Ticks: Blood Suckers Without Edward Cullen’s Good Looks

Skin like diamonds and hair that flows in gorgeous waves, Edward Cullen is a vampire that has won the hearts of many 14-year-old girls. Not as lucky in popularity are ticks. These blood suckers are tiny creatures that come around every spring and summer, reeking havoc on your furry friends.

Despite their minuscule size, these bloodthirsty creatures are not to be underestimated. They are sneaky and small enough to be missed by the human eye, and their blood drinking practices are not nearly as glamorous as Edward Cullen’s lips on your neck.

Burying in your four-legged friends’ soft fur, ticks may be missed by a quick scan with the human eye, but they can be felt. While petting your pup, you might feel a small bump. Never underestimate the power of the evil, bloodthirsty monster (yes, a bit extreme in the description, but you get the point.) They can cause severe tick-borne illnesses or infections. Thankfully, there are steps you can take to ward off these pesky critters.

How Do Pets Get Ticks?

To start, it is important to know where these beasts come from and how they get attached to your pet. Ticks are sneaky creatures. They hide out in tall grass and shrubs, quietly waiting for a host (i.e. human, pet, etc) to stroll by. Once their victim is walking through the woods or high grass, the tick will grasp onto the skin and start a feeding frenzy.

Warning Signs of Ticks

During a good belly rub or romp in the floor, you might find it easy to spot a tick. They most often attach near the head, neck, ears or paws of a dog. On cats, they can mostly be found around the ears and eyes. If you happen to feel a bump, separate your pets fur, so you can see the origin of the mysterious lesion. If it is a tick, run for your life! (No, I’m kidding!) Actually, you’ll have to remove the tick as soon as possible.

Safe Tick Removal
Following safe, effective steps for tick removal can ensure the health of your dog. Using a blow torch or gasoline will more than likely only wind up hurting someone and force infected fluid back into the bite. Instead, follow these simple, yet easy steps for tick removal.

  • Use gloves to cover your hands.
  • Take tweezers from your medicine cabinet and grab the tick from the side, by its head, as close to the pet’s skin as possible.
  • Pull the tick straight up, don’t twist! Twisting can cause the tick’s head to get stuck in your pet’s skin.
  • Don’t squeeze or pop the bloated belly of the tick. Transmittal of blood can lead to severe illness for you and your dog.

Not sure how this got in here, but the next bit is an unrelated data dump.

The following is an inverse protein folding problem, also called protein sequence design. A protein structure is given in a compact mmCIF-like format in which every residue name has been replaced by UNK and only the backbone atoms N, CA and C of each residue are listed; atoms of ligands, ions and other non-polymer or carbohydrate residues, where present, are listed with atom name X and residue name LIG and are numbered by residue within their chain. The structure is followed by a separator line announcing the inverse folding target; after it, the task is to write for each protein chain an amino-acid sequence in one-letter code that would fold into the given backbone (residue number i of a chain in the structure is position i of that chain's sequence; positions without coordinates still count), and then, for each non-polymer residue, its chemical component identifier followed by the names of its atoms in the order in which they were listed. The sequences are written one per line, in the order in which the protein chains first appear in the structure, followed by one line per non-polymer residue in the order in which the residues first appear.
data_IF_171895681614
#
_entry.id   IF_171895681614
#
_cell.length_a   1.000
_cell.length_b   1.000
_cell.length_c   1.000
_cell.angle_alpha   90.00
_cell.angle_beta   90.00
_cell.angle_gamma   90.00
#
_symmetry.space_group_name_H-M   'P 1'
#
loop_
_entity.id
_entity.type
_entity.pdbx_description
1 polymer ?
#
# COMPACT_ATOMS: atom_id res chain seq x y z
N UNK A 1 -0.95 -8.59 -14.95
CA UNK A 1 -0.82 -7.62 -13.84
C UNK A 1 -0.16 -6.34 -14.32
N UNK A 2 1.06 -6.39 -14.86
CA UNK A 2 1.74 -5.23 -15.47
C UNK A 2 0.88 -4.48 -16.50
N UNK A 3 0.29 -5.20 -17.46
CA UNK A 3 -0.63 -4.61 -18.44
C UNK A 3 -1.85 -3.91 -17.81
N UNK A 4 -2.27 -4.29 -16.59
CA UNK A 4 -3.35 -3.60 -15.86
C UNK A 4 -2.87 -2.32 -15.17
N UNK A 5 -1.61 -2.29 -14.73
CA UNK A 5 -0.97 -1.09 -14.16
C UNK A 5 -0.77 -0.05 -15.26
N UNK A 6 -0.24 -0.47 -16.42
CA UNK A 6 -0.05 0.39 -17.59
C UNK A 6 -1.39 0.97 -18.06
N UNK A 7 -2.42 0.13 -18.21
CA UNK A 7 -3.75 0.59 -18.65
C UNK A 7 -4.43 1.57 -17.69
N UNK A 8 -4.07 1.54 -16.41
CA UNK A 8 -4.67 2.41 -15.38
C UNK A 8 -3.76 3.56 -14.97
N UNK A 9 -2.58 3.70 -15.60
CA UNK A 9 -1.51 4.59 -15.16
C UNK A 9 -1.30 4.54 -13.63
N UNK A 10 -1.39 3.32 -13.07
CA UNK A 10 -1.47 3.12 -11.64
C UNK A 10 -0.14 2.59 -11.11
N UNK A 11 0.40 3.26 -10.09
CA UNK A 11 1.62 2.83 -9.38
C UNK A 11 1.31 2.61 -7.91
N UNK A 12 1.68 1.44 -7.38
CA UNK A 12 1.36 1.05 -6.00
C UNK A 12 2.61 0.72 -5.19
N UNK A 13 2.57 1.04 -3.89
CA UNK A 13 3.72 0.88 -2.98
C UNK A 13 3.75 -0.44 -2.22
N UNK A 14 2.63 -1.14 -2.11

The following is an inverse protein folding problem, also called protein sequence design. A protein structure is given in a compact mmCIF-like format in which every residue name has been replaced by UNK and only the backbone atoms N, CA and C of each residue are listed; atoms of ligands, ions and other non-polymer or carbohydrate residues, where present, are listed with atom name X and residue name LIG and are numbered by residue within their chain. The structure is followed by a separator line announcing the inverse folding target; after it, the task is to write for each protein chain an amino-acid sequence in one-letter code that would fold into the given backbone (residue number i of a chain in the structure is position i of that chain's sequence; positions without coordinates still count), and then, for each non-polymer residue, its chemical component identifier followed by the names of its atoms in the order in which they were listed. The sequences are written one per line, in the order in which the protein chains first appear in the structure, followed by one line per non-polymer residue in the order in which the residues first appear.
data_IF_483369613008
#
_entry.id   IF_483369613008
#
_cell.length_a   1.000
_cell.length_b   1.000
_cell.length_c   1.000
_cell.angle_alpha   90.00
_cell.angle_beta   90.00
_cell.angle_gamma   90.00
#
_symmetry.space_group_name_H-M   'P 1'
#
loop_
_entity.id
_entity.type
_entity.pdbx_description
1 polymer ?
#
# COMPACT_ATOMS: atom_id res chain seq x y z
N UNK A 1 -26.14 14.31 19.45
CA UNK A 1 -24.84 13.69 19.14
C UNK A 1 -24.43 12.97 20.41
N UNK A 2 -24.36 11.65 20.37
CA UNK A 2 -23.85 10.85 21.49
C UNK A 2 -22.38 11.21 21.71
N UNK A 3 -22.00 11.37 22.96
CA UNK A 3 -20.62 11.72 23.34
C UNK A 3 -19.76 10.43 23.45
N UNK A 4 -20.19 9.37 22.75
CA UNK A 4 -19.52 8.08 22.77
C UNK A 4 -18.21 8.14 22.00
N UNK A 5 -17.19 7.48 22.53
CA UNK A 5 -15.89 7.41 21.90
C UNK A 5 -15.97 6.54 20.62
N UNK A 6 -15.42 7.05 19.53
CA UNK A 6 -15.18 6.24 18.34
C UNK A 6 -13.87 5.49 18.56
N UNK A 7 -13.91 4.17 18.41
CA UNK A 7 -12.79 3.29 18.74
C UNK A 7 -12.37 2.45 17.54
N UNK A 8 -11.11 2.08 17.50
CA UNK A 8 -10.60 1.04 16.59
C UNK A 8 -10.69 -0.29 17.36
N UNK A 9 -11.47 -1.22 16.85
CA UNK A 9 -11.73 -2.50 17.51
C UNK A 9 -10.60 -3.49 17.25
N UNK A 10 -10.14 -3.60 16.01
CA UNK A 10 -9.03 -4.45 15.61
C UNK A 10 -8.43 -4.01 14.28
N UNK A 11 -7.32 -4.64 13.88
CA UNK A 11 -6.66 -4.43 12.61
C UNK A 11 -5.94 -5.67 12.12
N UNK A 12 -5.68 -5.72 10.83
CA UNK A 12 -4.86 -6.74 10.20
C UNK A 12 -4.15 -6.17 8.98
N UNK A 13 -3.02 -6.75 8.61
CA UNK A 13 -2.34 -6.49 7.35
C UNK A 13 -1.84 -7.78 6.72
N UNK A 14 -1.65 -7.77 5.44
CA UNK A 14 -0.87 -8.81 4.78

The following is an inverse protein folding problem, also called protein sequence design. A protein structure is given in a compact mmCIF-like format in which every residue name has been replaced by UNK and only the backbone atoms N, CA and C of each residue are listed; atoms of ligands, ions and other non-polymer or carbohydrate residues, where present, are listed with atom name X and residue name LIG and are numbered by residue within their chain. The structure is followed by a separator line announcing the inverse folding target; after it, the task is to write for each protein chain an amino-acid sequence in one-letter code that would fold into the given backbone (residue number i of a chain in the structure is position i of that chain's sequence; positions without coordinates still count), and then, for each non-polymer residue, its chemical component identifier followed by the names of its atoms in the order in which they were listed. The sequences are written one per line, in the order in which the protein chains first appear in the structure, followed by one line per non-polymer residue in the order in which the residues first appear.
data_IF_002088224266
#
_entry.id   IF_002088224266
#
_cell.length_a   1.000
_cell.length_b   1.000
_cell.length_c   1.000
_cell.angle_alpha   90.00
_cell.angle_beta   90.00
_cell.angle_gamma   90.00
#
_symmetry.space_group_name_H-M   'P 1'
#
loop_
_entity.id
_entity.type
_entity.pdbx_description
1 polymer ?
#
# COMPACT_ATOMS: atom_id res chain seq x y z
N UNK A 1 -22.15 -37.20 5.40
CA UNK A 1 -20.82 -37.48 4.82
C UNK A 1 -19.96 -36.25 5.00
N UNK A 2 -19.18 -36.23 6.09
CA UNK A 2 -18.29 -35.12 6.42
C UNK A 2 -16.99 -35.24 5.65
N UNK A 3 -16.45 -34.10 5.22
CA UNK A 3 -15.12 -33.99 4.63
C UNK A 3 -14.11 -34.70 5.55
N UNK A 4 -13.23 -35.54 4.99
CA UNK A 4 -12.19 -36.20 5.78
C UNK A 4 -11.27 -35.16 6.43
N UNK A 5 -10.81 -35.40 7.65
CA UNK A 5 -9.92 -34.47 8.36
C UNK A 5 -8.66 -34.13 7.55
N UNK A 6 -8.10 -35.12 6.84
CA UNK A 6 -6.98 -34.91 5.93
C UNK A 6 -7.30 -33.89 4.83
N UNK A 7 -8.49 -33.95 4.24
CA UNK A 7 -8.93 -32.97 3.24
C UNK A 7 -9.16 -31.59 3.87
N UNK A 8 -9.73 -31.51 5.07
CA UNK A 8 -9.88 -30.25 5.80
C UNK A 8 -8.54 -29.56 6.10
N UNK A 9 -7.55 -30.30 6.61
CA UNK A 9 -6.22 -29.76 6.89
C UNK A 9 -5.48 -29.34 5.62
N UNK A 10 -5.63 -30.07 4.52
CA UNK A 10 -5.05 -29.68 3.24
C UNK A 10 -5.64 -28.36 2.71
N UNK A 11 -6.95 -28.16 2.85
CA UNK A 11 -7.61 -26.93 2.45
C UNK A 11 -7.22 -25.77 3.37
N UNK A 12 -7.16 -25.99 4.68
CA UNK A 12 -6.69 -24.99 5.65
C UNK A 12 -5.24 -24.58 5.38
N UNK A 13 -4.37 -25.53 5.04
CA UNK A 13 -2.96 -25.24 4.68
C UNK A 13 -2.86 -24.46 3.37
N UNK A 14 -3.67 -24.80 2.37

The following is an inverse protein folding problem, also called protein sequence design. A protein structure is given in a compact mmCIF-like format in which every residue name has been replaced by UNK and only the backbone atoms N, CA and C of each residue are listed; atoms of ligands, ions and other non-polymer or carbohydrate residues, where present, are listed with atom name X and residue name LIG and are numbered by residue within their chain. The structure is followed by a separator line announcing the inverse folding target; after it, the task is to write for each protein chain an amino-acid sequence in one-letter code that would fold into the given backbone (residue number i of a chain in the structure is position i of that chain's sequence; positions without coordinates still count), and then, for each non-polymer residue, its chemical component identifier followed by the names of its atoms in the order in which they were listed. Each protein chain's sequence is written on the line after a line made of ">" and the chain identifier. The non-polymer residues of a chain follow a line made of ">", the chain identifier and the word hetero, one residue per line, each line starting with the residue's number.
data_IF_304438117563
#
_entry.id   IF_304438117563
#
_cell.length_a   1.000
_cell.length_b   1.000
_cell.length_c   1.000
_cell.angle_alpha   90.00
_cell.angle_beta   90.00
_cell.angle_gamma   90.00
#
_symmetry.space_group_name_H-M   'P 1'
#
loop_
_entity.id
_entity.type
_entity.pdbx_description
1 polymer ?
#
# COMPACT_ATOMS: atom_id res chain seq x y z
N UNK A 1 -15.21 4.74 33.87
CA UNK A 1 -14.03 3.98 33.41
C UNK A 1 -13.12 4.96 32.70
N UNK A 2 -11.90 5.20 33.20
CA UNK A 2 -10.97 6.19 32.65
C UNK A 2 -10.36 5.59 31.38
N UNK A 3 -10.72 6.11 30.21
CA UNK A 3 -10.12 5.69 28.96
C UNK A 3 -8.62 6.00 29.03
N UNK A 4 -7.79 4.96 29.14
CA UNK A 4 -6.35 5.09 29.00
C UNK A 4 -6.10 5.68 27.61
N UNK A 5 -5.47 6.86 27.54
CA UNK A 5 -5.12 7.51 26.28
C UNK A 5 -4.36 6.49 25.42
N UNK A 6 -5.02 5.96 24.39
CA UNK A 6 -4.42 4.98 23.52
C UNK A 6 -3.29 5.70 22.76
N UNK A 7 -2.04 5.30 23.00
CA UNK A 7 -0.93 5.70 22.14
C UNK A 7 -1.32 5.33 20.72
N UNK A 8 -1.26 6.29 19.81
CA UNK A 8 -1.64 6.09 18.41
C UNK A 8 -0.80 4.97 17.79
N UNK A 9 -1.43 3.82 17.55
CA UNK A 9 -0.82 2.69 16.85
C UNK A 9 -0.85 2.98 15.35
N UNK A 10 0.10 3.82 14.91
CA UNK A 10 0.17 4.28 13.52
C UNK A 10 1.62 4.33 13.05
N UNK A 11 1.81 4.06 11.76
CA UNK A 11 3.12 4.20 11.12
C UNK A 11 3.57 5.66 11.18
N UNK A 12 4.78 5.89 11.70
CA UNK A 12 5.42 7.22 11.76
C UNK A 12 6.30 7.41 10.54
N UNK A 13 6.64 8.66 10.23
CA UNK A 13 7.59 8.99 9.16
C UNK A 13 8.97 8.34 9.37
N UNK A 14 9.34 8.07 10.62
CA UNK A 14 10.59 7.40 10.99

• Flush the bug down the toilet to dispose of the bug.
  • Wash the bite area and your hands.
  • Lastly, (the one rule I would hope you wouldn’t have to be instructed to do) use rubbing alcohol to clean your tweezers before you put them back in the medicine cabinet!

More than likely, you can give your self a pat on the back as you saved the day with your handy, dandy tweezers. However, sometimes if ticks are not stopped, they can cause severe illness in your pets. By knowing the symptoms of these diseases, you can seek treatment and possibly save your pets life.

Symptoms of Tick-Borne Illness in Dogs:

  • Loss of appetite
  • Fever
  • Swollen lymph nodes
  • Joint swelling or pain

Illnesses Caused by Ticks:

  • Lyme disease
  • Blood loss
  • Anemia
  • Skin irritation or infection
  • Paralysis – typically a temporary paralysis that decreases once the tick is removed.

Cats seem to have all the luck when it comes to having extra lives. They even get dodge the reaper when it comes to tick-borne diseases. These illnesses rarely effect cats, giving them the upper hand when it comes to cheating death.

These blood suckers can cause damage to your pet, but being prepared and knowing how to get rid of them can lead to a safe, happy pet.

Photo Courtesy of: b_nicodemus

One thought on “Ticks: Blood Suckers Without Edward Cullen’s Good Looks

  1. Thank you so much for this information. While my Yorkie is 4 and has gotten a few over the years, we did know what to do, but I’m sure there are many out there that wouldn’t know how dangerous these little critters are to our pets. Thanks again for sharing and continue to add any other subjects you might find useful for all of us. You guys are the best.

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